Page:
• Then the decision of the FMCSA was posted in the Federal Truck Driver Registry, and the public had 30 days to make comments about the driver’s abilities to be a safe part of the highway. After these expressions of public opinion, the FMCSA would make a final decision, and the ITDM applicant would receive the decision in the mail.

Besides the new simplicity, comparatively speaking, of the regulation revisions, there are economic impacts for the ITDM truckers and their families.  The approximate savings for the 5,000+ drivers this affects comes to about $5 million a year, in relation to the amount paid in recurring costs by these drivers to stay in the diabetic exemption program.  Also, in terms of the time and opportunities wasted while ITDM truckers waited in the stages of the diabetic exemption program, there will be a savings of $215,000 each year.

What a relief the new regulations are for truck drivers that are already burdened with maintaining a healthy lifestyle on the road!  No longer are these extreme measures required, and now many capable truck drivers have a new freedom to apply themselves more fully to an already demanding career choice.

Truckers-50% More Likely to Develop Type 2 Diabetes

 Why are truck drivers so much more prone to developing Type 2 diabetes?  It’s partly about lifestyle choices on the road, some of which can’t be changed but some of which can be.

The common risk factors for developing Type 2 diabetes include a family history of diabetes, smoking, high blood pressure, physical inactivity, being overweight, and poor eating habits.  Except for the family history, these are health aspects that can be at least somewhat controlled.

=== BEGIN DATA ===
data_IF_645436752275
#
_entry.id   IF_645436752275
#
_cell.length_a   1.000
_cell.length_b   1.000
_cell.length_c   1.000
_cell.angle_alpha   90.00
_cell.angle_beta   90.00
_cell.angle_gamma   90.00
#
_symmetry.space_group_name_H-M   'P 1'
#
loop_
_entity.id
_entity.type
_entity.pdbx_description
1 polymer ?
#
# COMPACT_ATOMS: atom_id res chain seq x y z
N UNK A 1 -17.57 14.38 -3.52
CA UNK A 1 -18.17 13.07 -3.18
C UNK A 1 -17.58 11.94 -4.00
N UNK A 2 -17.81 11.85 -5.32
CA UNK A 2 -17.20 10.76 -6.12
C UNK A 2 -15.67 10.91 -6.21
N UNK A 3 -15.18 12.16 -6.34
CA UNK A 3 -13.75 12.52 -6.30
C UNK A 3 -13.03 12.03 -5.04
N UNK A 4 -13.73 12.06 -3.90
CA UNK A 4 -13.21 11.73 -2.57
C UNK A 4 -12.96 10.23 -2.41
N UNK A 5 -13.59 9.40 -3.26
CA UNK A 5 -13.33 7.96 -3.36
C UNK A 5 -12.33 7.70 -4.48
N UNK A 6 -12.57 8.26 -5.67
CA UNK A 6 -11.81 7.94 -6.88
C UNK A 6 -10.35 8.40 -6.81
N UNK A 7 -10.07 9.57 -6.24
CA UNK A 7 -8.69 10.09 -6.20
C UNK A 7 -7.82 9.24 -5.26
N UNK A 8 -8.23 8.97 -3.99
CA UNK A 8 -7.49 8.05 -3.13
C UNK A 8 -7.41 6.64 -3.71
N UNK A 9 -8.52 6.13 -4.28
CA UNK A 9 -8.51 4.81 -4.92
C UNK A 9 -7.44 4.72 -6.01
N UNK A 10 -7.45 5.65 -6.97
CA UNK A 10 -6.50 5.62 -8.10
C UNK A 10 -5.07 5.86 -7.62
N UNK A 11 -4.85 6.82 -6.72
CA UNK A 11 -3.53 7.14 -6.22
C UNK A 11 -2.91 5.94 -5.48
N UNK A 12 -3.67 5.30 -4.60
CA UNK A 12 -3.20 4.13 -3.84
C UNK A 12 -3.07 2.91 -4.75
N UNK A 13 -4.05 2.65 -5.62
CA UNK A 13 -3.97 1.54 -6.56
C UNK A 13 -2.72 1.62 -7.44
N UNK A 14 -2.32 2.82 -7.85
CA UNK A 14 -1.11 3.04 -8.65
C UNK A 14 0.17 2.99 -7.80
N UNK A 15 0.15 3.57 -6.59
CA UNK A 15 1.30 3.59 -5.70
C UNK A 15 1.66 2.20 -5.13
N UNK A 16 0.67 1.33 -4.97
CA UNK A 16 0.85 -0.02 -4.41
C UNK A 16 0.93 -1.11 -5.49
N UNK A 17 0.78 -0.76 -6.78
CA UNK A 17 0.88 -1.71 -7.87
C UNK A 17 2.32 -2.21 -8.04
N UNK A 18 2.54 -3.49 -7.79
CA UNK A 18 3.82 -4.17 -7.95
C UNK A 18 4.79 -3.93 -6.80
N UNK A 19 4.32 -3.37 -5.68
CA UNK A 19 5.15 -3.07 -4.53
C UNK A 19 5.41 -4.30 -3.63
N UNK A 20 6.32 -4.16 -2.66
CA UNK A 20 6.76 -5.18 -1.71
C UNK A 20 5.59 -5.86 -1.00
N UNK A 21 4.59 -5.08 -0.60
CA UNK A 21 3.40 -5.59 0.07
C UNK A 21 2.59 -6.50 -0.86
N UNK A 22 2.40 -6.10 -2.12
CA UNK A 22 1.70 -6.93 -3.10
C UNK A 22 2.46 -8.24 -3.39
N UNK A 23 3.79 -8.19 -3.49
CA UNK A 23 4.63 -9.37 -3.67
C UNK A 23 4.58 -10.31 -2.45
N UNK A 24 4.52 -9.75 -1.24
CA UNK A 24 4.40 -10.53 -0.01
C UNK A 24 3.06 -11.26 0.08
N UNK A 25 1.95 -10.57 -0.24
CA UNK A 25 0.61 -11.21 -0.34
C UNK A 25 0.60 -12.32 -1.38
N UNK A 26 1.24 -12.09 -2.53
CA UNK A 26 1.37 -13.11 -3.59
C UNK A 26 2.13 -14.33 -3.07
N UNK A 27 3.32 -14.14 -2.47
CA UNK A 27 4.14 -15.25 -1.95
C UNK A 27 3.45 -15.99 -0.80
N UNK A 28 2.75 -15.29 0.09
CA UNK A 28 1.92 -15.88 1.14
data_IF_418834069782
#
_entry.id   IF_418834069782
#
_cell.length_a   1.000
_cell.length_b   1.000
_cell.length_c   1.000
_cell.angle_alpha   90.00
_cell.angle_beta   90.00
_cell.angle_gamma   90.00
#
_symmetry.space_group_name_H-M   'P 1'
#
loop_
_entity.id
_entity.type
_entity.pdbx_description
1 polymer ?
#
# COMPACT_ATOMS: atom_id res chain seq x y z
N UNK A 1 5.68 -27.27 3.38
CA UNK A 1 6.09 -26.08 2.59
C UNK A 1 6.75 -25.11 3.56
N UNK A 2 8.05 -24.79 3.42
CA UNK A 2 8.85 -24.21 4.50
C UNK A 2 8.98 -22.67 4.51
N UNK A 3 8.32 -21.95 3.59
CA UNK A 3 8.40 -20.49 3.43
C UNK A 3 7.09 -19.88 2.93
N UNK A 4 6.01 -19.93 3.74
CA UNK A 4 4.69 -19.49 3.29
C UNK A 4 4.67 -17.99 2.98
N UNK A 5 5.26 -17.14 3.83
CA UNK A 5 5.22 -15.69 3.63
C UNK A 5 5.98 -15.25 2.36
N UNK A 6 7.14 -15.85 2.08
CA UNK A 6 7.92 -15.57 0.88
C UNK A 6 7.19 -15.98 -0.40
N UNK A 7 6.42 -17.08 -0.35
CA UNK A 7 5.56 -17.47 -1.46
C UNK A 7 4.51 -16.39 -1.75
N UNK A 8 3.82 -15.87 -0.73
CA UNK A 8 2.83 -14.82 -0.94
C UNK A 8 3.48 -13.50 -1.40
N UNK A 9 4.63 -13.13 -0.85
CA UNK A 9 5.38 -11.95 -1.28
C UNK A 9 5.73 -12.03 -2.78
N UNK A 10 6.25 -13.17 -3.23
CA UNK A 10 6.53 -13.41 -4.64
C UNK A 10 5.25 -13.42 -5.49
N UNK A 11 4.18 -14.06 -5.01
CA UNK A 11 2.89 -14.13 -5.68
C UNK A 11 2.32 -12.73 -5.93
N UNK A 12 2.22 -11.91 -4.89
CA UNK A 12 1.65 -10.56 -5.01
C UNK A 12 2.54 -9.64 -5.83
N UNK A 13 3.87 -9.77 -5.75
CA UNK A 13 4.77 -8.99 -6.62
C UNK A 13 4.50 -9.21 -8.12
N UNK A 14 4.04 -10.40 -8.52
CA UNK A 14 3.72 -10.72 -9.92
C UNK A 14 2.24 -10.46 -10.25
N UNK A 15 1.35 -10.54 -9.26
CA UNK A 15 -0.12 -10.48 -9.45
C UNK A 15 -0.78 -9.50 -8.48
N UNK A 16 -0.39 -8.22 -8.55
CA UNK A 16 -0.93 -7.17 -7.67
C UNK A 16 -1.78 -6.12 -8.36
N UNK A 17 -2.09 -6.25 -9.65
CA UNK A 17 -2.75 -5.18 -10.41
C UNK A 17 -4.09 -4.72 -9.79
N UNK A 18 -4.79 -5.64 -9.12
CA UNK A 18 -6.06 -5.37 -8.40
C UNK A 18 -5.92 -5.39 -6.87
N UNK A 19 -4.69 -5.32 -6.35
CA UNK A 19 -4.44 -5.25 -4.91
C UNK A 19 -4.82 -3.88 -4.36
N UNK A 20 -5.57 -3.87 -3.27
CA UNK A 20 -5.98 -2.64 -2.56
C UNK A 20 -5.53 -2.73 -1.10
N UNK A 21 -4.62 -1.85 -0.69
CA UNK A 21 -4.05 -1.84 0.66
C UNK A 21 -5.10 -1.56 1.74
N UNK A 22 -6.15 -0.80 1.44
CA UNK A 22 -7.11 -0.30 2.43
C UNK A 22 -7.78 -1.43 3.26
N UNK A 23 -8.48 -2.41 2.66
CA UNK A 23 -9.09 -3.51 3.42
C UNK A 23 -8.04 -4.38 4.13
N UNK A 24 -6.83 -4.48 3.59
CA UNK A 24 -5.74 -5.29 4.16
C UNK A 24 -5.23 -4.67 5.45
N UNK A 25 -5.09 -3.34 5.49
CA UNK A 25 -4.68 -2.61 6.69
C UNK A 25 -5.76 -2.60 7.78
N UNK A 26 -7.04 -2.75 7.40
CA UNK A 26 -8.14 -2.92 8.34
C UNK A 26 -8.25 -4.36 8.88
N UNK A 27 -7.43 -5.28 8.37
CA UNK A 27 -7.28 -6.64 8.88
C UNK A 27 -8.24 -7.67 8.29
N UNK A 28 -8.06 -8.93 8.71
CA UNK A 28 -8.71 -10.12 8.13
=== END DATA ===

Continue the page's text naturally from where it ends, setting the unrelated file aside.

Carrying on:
Yet, life on the road works against overcoming these factors.  Fast food is just that, quick and easy and often the seemingly most economical.  Most often, though, fast food is not the healthiest, and daily consumption of these processed, high-in-fats and low-in-nutrients, foods can lead to obesity and high blood pressure.

The very nature of long-haul driving reduces the amount of time the driver has for robust physical activity.  Hours spent behind the wheel certainly make the CMV operator tired, and the stress of keeping schedules and meeting deadlines drains the energy right out of the trucker.  It’s difficult to muster a desire for vigorous activities once the day’s driving is done.

Unhealthy foods, high stress levels, absence of physical activity, and lack of normal sleep all have adverse effects on the body.  Oftentimes, these negative components are all that are needed to plunge the CMV operator into Type 2 diabetes.

Healthy Choices for the Truck Driver

 All is not lost!  There are measures the truck driver can take to preserve his or her health on the road.  It hinges on personal choices and determination.  Being diligently proactive is a necessity!

Health Education Specialist Kay Pfeiffer spoke at the 2018 Mid-America Trucking Show, comparing “diabetic professional truck drivers who are not testing their blood sugar with ‘driving at night without headlights, and you’re going to crash.’”

Other than testing his or her blood sugar regularly, the CMV operator also needs to keep medical appointments.  Following through with needed medical visits is crucial to maintaining a stable insulin regimen.  Even while on the road, there are helpful options for the ITDM driver, including a network of clinics specifically for truckers that is springing up across the nation.